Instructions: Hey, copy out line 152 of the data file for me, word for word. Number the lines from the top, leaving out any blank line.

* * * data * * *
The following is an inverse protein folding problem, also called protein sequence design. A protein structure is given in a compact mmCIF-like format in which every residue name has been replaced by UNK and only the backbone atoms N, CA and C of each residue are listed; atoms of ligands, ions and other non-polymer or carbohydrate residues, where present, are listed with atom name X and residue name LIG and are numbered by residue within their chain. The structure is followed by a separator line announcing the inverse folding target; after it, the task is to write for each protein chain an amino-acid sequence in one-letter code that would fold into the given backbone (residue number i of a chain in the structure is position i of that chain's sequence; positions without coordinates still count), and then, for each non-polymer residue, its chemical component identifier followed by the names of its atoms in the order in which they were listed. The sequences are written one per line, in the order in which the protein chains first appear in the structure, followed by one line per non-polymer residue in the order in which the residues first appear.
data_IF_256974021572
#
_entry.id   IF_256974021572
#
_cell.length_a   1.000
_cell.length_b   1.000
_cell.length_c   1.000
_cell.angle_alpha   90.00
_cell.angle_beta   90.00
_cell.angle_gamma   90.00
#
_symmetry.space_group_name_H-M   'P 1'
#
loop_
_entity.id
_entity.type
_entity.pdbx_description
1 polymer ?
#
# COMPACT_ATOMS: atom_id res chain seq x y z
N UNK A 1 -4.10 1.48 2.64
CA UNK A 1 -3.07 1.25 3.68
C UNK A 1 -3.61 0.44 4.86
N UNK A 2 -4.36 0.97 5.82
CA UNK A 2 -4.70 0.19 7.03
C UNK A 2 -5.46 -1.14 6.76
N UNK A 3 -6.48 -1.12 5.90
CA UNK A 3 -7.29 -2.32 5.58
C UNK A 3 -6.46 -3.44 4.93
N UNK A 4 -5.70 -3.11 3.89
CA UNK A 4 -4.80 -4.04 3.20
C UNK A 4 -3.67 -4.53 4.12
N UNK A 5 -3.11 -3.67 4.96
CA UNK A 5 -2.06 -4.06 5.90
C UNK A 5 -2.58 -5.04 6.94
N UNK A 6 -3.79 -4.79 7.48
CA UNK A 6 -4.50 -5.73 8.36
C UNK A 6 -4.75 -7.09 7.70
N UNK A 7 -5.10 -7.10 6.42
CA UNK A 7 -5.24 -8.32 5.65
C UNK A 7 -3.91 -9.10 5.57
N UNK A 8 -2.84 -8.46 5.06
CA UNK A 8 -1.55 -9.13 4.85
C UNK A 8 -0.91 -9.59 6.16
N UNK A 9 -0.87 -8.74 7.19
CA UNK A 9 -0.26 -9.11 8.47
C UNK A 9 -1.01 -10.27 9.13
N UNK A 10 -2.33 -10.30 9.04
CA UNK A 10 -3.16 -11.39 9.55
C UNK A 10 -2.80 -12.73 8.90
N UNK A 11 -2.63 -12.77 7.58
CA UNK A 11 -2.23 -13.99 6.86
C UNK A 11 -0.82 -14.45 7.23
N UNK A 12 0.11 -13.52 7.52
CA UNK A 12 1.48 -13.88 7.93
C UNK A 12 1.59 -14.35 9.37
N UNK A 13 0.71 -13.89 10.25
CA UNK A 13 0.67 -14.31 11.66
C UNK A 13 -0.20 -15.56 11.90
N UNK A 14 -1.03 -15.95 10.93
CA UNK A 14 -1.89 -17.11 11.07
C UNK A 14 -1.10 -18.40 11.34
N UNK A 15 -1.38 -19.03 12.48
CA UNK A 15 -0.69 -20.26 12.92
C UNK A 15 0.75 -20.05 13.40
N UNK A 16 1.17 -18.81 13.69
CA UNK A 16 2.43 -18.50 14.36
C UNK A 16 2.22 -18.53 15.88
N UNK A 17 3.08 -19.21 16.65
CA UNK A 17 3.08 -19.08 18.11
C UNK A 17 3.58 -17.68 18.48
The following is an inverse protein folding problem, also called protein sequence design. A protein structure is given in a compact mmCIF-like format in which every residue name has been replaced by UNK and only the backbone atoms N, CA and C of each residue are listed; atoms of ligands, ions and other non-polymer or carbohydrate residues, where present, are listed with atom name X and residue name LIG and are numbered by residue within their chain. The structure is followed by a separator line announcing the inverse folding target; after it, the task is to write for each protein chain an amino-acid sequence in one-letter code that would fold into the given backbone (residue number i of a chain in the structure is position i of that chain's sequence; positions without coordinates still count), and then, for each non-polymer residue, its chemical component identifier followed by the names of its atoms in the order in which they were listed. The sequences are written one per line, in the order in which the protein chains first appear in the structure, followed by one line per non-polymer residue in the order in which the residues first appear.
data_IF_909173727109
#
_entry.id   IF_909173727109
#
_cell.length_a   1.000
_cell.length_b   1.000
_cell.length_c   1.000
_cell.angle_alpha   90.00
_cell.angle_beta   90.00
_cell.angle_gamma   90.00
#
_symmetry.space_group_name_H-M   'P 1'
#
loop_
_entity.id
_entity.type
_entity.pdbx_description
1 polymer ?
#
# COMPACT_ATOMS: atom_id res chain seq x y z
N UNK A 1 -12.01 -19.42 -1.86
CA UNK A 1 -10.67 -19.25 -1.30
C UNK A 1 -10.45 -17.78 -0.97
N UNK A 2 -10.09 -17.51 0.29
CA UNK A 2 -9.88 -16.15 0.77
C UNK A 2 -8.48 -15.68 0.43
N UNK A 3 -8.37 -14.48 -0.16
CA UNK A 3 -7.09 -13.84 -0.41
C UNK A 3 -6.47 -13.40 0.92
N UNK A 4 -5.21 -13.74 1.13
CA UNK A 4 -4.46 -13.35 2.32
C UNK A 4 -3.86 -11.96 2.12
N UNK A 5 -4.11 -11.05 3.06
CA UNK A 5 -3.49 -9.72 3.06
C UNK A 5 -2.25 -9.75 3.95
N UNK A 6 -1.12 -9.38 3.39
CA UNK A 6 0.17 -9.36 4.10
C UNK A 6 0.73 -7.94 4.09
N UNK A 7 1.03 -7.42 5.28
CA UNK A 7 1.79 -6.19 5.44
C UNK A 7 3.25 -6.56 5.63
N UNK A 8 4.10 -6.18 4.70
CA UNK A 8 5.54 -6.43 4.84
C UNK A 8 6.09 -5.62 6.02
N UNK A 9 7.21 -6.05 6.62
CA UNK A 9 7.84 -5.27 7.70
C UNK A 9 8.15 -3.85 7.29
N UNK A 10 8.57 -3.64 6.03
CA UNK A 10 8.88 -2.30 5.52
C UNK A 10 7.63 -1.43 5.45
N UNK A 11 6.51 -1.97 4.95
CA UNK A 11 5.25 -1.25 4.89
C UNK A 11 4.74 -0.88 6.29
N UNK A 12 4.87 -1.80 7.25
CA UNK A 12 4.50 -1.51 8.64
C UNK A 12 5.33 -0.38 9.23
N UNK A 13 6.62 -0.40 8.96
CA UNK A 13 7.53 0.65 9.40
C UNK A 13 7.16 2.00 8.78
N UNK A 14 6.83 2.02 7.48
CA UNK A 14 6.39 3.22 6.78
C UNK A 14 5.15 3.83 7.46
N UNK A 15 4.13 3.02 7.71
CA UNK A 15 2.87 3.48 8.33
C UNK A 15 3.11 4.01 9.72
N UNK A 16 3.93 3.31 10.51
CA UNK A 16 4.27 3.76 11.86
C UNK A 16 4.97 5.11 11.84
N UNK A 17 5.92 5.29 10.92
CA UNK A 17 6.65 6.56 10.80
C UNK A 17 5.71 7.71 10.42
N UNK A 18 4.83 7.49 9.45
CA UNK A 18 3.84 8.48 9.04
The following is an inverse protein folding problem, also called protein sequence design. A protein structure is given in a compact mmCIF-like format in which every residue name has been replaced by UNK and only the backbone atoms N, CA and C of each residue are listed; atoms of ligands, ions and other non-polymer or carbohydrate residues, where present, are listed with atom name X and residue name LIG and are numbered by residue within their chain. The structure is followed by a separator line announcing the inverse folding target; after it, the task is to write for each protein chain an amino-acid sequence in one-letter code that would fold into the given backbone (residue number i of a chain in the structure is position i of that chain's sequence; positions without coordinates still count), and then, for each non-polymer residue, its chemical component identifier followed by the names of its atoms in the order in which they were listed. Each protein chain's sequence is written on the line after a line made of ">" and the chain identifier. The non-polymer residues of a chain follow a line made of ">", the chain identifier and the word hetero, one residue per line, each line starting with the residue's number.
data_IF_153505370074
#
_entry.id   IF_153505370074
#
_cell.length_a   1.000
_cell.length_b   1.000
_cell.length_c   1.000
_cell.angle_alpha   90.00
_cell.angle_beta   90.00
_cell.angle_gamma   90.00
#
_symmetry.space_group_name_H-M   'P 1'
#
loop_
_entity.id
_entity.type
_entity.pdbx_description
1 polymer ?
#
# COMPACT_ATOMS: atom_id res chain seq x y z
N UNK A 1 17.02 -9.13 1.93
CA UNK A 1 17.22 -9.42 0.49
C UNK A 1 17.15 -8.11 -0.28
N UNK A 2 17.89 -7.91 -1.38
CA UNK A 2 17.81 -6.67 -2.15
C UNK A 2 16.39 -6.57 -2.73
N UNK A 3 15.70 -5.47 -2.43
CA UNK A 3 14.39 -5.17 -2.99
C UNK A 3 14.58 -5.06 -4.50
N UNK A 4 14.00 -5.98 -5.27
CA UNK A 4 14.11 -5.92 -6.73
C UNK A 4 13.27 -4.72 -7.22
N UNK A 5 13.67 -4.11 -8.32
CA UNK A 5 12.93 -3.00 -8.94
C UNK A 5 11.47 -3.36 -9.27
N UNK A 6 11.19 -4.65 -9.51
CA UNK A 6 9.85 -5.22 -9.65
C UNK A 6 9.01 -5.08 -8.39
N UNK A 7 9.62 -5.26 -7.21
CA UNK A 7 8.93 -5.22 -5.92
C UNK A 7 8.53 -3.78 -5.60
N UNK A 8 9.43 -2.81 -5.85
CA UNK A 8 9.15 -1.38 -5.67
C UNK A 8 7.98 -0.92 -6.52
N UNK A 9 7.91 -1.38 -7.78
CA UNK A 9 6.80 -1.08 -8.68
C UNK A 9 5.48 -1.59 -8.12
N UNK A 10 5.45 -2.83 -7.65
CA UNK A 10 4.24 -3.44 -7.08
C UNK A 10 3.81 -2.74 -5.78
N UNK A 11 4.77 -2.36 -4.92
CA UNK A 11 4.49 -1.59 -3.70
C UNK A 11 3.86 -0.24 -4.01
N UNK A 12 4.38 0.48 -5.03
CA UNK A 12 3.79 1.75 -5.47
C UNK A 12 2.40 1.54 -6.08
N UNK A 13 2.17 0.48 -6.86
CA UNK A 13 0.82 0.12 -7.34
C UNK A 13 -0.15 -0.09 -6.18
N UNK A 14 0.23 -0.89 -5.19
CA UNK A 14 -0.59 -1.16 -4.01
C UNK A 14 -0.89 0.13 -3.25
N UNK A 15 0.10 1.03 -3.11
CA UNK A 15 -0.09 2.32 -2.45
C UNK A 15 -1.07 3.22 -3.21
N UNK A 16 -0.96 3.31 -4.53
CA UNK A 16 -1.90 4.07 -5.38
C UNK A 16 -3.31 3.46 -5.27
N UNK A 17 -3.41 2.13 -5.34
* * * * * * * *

_cell.length_a   1.000